A Short History of the Bells at All Hallows, Whitchurch.

Page 1



1st Edition Š D. A. Holmes 1989

By the same author: Church Bells of the Basingstoke District A History of Bells and Bellringing at St Mary’s Church Overton

Acknowledgements My thanks are due to the Whitechapel Bell Foundry Ltd for their help in providing information and to the Rev David Warner, the Whitchurch ringers and Nicholas Hussey for their help and co-operation.

Front cover: All Hallows Church, Whitchurch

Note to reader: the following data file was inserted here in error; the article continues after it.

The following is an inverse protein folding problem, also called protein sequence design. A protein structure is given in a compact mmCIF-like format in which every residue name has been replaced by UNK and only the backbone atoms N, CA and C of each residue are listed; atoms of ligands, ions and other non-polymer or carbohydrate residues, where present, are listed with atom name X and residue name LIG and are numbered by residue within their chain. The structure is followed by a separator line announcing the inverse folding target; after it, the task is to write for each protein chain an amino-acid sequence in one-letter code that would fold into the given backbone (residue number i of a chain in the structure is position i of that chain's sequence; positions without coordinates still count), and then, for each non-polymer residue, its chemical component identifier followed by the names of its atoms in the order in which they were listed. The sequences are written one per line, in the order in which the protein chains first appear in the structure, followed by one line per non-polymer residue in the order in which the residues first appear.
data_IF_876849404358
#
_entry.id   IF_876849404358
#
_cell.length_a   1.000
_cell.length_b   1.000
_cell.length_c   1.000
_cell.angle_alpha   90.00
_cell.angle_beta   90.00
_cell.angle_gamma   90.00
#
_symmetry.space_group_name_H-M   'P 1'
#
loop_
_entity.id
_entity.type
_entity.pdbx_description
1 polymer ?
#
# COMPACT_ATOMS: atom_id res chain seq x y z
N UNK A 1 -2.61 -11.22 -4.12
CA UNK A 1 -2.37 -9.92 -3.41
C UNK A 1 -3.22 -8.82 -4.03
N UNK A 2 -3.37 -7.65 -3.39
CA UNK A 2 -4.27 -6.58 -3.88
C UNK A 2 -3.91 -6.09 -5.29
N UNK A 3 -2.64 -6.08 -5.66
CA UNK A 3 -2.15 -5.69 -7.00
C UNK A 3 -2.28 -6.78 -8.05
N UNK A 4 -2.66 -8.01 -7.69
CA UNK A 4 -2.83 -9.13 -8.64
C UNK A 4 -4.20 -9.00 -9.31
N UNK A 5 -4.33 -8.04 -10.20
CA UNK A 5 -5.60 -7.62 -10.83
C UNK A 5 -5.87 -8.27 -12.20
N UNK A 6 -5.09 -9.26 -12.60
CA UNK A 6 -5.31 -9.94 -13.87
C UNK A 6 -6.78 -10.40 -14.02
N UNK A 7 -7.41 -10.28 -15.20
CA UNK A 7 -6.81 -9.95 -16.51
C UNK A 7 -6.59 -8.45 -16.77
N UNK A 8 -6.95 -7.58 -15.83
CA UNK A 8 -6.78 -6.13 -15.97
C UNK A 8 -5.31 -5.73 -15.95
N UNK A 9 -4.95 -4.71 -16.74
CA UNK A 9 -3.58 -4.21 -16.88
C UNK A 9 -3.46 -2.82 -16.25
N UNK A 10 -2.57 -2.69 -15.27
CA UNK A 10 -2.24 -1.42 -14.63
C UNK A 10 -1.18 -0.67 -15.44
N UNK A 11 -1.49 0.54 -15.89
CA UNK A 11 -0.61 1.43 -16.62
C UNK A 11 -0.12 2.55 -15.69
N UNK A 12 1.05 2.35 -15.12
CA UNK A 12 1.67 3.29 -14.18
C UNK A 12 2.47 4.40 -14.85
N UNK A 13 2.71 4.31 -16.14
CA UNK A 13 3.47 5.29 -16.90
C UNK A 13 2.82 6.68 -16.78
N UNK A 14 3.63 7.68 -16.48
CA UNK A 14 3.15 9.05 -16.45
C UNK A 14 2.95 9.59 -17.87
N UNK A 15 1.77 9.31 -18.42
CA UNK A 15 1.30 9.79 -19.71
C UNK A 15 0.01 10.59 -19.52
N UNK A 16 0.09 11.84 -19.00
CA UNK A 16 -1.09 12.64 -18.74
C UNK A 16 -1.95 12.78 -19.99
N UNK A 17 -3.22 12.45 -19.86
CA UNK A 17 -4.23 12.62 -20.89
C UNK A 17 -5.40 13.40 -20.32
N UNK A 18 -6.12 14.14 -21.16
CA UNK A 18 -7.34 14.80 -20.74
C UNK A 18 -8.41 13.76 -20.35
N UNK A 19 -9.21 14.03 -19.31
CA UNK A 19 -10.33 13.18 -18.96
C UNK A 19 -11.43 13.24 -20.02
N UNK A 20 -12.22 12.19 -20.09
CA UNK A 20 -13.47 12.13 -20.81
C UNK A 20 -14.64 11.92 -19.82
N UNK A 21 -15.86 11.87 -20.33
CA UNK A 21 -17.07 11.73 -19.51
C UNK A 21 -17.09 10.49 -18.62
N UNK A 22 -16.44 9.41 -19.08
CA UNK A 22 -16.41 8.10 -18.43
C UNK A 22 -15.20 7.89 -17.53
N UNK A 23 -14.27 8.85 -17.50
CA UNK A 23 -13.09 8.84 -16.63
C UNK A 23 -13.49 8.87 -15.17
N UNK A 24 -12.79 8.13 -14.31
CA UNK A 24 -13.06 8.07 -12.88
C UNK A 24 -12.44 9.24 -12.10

A SHORT HISTORY OF THE BELLS AT ALL HALLOWS CHURCH, WHITCHURCH Pre-Reformation Historically, All Hallows Church is fortunate indeed in the fact that the two oldest bells in the present ring of 8 date from before the Reformation. The 6th was cast by the Wokingham Medieval Foundry and can almost certainly be regarded as the work of John Mitchell who cast bells there between circa 1487 and 1495. Although bells cast by this line of founders are fairly numerous, those actually attributed to John Mitchell are few and far between, one other example being the 3rd at Stanford Dingley in Berkshire.1 The inscription is of a type frequently used on bells from this foundry, the English translation being - SAINT MARGARET PRAY FOR US. The 4th was also cast by the Wokingham Medieval Foundry but unfortunately it cannot be traced to an individual founder. Although the crowned capitals used are similar to those on the 6th, the lower case lettering is completely different (see Plates I and II) and the pattern of moulding wires differs slightly. The inscription on the 4th is generally rather untidy compared to that on the 6th and there is a lack of the usual Wokingham stamps. Unfortunately both bells have had their canons removed so these cannot be compared. The Latin inscription on the 4th is not of a type usually associated with bells from the Wokingham Medieval Foundry. The English translation is VIRGIN MOTHER MAKE YOUR SON BE MERCIFUL TO US. Post-Reformation The 7th & 5th are by the Reading founder Henry Knight I and were cast in 1611 & 1612 respectively. The incised crosses on the crown of the 4th, 6th and 7th may date from 1611. From the inscription on the 3rd we know that it was recast by Robert Catlin of London in 1748 but the original founder in 1700 is unknown. Between them the Knight family cast bells at Reading between circa 1518 and 1739, the foundry moving from Reading to London in 1709 under Samuel Knight and being taken over by Robert Catlin in 1739. The Tenor was cast by William Tosier of Salisbury in 1724.2